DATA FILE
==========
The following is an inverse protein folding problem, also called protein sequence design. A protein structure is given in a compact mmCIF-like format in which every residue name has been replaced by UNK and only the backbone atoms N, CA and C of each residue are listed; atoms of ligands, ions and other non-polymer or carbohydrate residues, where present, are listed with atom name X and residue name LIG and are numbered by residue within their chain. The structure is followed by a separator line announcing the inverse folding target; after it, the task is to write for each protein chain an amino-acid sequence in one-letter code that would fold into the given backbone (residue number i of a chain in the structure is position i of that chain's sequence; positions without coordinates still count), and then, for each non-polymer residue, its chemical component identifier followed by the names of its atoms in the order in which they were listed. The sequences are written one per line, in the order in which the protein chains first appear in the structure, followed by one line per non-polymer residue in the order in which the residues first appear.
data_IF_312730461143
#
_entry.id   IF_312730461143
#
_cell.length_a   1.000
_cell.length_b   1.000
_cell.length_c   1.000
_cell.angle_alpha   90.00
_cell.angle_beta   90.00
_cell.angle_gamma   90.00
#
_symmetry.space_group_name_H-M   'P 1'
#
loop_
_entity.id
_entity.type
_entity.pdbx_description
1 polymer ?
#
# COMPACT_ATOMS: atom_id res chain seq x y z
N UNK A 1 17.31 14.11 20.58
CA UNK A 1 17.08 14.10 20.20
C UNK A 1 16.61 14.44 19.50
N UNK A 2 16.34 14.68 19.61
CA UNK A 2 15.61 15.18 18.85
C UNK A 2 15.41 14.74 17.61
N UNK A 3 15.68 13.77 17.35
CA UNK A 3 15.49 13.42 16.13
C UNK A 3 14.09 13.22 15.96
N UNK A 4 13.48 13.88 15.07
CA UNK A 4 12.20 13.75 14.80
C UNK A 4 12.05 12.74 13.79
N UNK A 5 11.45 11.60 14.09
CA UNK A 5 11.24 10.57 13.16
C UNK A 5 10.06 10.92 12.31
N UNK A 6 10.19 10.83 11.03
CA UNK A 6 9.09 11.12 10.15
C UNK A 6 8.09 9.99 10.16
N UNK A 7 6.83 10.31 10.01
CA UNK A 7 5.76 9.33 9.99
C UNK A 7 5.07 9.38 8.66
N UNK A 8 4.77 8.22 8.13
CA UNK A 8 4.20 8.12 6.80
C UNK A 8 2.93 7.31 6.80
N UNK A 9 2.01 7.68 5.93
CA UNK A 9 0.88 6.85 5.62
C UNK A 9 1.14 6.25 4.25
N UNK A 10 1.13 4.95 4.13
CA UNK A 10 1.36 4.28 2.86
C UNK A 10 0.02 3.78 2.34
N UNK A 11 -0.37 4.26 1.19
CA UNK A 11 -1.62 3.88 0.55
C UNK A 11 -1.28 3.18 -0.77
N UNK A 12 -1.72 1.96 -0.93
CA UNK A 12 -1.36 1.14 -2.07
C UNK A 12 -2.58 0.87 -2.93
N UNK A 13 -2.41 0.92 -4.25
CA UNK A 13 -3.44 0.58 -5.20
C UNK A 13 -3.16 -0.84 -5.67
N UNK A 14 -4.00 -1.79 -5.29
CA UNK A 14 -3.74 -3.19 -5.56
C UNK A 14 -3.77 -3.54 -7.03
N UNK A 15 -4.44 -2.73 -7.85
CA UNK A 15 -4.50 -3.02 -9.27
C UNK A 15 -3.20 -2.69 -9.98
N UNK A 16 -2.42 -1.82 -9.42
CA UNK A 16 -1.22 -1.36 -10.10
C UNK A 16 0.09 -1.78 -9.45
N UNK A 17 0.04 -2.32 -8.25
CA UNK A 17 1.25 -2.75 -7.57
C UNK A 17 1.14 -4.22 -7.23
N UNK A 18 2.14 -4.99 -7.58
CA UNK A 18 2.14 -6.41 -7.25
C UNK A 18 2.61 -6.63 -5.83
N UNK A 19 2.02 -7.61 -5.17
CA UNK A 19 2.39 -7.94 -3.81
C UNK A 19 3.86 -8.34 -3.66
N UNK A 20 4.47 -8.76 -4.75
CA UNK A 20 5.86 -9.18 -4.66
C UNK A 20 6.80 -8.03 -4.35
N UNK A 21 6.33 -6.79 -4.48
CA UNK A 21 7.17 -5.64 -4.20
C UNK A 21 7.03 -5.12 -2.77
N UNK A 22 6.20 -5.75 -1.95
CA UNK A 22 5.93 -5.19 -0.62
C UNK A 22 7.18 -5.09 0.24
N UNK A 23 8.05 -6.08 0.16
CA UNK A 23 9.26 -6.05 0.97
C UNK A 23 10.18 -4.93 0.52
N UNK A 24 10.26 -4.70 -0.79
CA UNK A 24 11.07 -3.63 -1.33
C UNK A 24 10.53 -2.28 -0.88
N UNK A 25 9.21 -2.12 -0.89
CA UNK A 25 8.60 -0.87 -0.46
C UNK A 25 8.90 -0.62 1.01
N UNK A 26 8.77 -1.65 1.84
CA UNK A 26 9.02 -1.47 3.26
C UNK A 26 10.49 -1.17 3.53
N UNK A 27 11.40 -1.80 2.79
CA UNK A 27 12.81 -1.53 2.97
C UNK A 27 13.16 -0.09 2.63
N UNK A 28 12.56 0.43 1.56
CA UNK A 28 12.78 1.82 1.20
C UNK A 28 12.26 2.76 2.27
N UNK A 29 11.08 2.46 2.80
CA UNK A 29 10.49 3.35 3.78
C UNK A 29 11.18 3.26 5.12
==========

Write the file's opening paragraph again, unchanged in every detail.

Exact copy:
The following is an inverse protein folding problem, also called protein sequence design. A protein structure is given in a compact mmCIF-like format in which every residue name has been replaced by UNK and only the backbone atoms N, CA and C of each residue are listed; atoms of ligands, ions and other non-polymer or carbohydrate residues, where present, are listed with atom name X and residue name LIG and are numbered by residue within their chain. The structure is followed by a separator line announcing the inverse folding target; after it, the task is to write for each protein chain an amino-acid sequence in one-letter code that would fold into the given backbone (residue number i of a chain in the structure is position i of that chain's sequence; positions without coordinates still count), and then, for each non-polymer residue, its chemical component identifier followed by the names of its atoms in the order in which they were listed. The sequences are written one per line, in the order in which the protein chains first appear in the structure, followed by one line per non-polymer residue in the order in which the residues first appear.